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Archaeologist Dr. Michael Stone looked for the lost medallion his entire life, and now his son Billy has taken up the search. Amazingly, the medallion ends up in Billy's hands and a spontaneous wish in a precarious situation takes him and his best friend Allie back 200 years to what they realize is a very different Aumakua Island. When Billy and his friends are not jumping off waterfalls, avoiding animal traps, crossing the ocean, sneaking through caves or escaping a prison, they're facing their nemesis Cobra, who wants nothing more than for them all to disappear. With no other way to get home, and the well-being of the entire island resting on his shoulders, Billy must discover the key to reclaiming the medallion and its tremendous power. One way or another, this adventure will change Billy and life on the island forever. Written by
In an interview, S David Acuff asked Bill Muir what went wrong with the 2011 "director's cut" version of the film that kept it from succeeding. The short version of Bill Muir's answer is that it lacked a brand sufficient to attract enough film-goers to make the movie financially feasible to distribute. Earlier in the interview Bill Muir had mentioned that, at the end of editing, the movie was clearly targeting 6- to 13-year-olds. The biggest brand for that age group is Disney, but Disney shuns Christian themes. An alternative to eliminating Christian references was to incorporate a wrap around and elevate some of the movie's themes. Alex Kendrick had been successful in getting some Christian movies distributed, so Muir asked Kendrick to appear in the wrap around, essentially making Kendrick the brand. See more »
(at around 23 mins) Billy finds King Kiele's medallion wrapped in cloth. Though buried for a few centuries in a tropical jungle environment, the cloth has not deteriorated. See more »
My daughter saw this at the theater with friends and recommended it for weekend family viewing on Netflix. She has decent taste in films, I think, preferring the intellectual over the typical inane kid stuff. Still, I was surprised at how much I loved this film.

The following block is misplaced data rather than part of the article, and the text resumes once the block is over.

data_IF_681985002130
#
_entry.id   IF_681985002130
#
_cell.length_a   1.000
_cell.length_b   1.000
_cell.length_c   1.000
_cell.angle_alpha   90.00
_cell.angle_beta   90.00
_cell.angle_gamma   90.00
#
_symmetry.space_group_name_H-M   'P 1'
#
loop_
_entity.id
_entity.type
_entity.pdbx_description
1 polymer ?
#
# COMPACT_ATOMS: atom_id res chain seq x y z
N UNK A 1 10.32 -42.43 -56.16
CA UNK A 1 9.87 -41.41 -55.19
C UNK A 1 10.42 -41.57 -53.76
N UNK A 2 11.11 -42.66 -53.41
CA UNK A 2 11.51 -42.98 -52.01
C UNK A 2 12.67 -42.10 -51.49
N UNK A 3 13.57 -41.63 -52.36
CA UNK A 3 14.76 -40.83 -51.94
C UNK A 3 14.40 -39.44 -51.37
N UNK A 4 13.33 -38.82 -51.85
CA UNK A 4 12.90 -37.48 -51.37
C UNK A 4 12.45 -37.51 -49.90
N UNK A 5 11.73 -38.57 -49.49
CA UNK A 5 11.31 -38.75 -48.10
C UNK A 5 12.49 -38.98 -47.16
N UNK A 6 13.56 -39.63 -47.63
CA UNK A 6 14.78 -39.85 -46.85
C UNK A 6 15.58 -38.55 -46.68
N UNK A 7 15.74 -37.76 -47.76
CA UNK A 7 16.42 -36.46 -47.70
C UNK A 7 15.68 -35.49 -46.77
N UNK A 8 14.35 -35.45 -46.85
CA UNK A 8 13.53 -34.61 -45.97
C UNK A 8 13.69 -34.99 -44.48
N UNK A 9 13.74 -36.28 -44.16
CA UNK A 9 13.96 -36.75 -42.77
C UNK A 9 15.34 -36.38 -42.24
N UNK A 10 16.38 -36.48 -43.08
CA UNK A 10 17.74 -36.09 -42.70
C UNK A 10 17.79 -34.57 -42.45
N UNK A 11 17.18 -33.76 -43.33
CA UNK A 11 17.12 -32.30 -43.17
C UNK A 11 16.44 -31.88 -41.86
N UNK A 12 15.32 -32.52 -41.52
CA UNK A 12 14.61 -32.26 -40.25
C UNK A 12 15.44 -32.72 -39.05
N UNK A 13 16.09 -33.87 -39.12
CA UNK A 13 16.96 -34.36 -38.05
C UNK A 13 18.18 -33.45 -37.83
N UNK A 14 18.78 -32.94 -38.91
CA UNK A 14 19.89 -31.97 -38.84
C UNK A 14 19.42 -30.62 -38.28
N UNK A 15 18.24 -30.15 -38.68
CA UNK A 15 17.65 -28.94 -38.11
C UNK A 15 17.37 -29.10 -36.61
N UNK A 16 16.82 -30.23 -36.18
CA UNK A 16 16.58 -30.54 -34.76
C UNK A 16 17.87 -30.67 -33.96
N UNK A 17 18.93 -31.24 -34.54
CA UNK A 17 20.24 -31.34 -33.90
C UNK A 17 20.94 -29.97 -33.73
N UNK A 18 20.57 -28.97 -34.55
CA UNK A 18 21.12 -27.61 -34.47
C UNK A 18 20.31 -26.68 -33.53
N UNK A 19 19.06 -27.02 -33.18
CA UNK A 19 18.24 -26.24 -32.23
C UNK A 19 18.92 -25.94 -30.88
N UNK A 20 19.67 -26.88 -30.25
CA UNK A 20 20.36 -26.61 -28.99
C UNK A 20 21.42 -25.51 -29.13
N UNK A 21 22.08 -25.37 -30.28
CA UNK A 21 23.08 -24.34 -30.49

It's part action film and part allegory, with a number of surprising features all wrapped up in a story within a story.
The visuals are stunning. At least a half dozen times, I found myself taken aback by the angles or sweeping motion the director chose. There's something satisfyingly symmetrical about the camera work. The locations are gorgeous and so is the cast, but none of it is so pretty that it feels unrealistic.
Although it doesn't feel low-budget, the movie has a hint of indie film about it. It reminds us that acting and writing are hard work. Although you can see some of the seams occasionally, it is a pleasant reminder of the hard work that goes into making a dream like this a reality.
And even if a few ideas in the film hearken back to other stories, none of it feels derivative.
I read a few other reviews before posting this, and saw that one poster thought that it was a racist portrayal of colonialism. Having watched the film, I'd say that is a bias that poster must see in many facets of life - you're bound to find hatred and condescension anywhere you look, if you're determined to find it. I saw no hint of it in this film. As for being reminded that God loves you, no matter what - I couldn't imagine that message ever becoming too prevalent in kids' films.
All in all, well worth the 97 minutes, and worth a second viewing, as well.
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